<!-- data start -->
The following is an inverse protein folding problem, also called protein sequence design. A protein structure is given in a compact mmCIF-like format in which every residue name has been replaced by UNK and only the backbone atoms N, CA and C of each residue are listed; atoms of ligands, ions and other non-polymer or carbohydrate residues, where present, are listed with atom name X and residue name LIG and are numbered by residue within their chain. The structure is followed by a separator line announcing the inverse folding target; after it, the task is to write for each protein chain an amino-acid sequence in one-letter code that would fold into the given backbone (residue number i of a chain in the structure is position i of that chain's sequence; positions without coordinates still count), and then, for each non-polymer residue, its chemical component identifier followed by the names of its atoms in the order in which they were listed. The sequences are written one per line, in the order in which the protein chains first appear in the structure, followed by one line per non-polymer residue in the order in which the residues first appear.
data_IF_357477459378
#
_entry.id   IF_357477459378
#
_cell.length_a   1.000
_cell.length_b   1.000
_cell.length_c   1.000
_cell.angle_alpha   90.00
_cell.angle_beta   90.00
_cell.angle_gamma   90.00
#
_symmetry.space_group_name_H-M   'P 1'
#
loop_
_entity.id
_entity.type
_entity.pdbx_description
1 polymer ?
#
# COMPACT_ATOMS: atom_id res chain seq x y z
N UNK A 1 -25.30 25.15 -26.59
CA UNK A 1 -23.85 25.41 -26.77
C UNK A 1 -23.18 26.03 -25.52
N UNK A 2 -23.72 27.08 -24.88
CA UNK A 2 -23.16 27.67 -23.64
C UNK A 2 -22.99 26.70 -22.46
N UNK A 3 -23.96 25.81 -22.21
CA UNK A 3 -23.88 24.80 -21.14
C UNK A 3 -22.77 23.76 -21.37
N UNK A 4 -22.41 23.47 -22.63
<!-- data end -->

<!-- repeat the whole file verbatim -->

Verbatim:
The following is an inverse protein folding problem, also called protein sequence design. A protein structure is given in a compact mmCIF-like format in which every residue name has been replaced by UNK and only the backbone atoms N, CA and C of each residue are listed; atoms of ligands, ions and other non-polymer or carbohydrate residues, where present, are listed with atom name X and residue name LIG and are numbered by residue within their chain. The structure is followed by a separator line announcing the inverse folding target; after it, the task is to write for each protein chain an amino-acid sequence in one-letter code that would fold into the given backbone (residue number i of a chain in the structure is position i of that chain's sequence; positions without coordinates still count), and then, for each non-polymer residue, its chemical component identifier followed by the names of its atoms in the order in which they were listed. The sequences are written one per line, in the order in which the protein chains first appear in the structure, followed by one line per non-polymer residue in the order in which the residues first appear.
data_IF_357477459378
#
_entry.id   IF_357477459378
#
_cell.length_a   1.000
_cell.length_b   1.000
_cell.length_c   1.000
_cell.angle_alpha   90.00
_cell.angle_beta   90.00
_cell.angle_gamma   90.00
#
_symmetry.space_group_name_H-M   'P 1'
#
loop_
_entity.id
_entity.type
_entity.pdbx_description
1 polymer ?
#
# COMPACT_ATOMS: atom_id res chain seq x y z
N UNK A 1 -25.30 25.15 -26.59
CA UNK A 1 -23.85 25.41 -26.77
C UNK A 1 -23.18 26.03 -25.52
N UNK A 2 -23.72 27.08 -24.88
CA UNK A 2 -23.16 27.67 -23.64
C UNK A 2 -22.99 26.70 -22.46
N UNK A 3 -23.96 25.81 -22.21
CA UNK A 3 -23.88 24.80 -21.14
C UNK A 3 -22.77 23.76 -21.37
N UNK A 4 -22.41 23.47 -22.63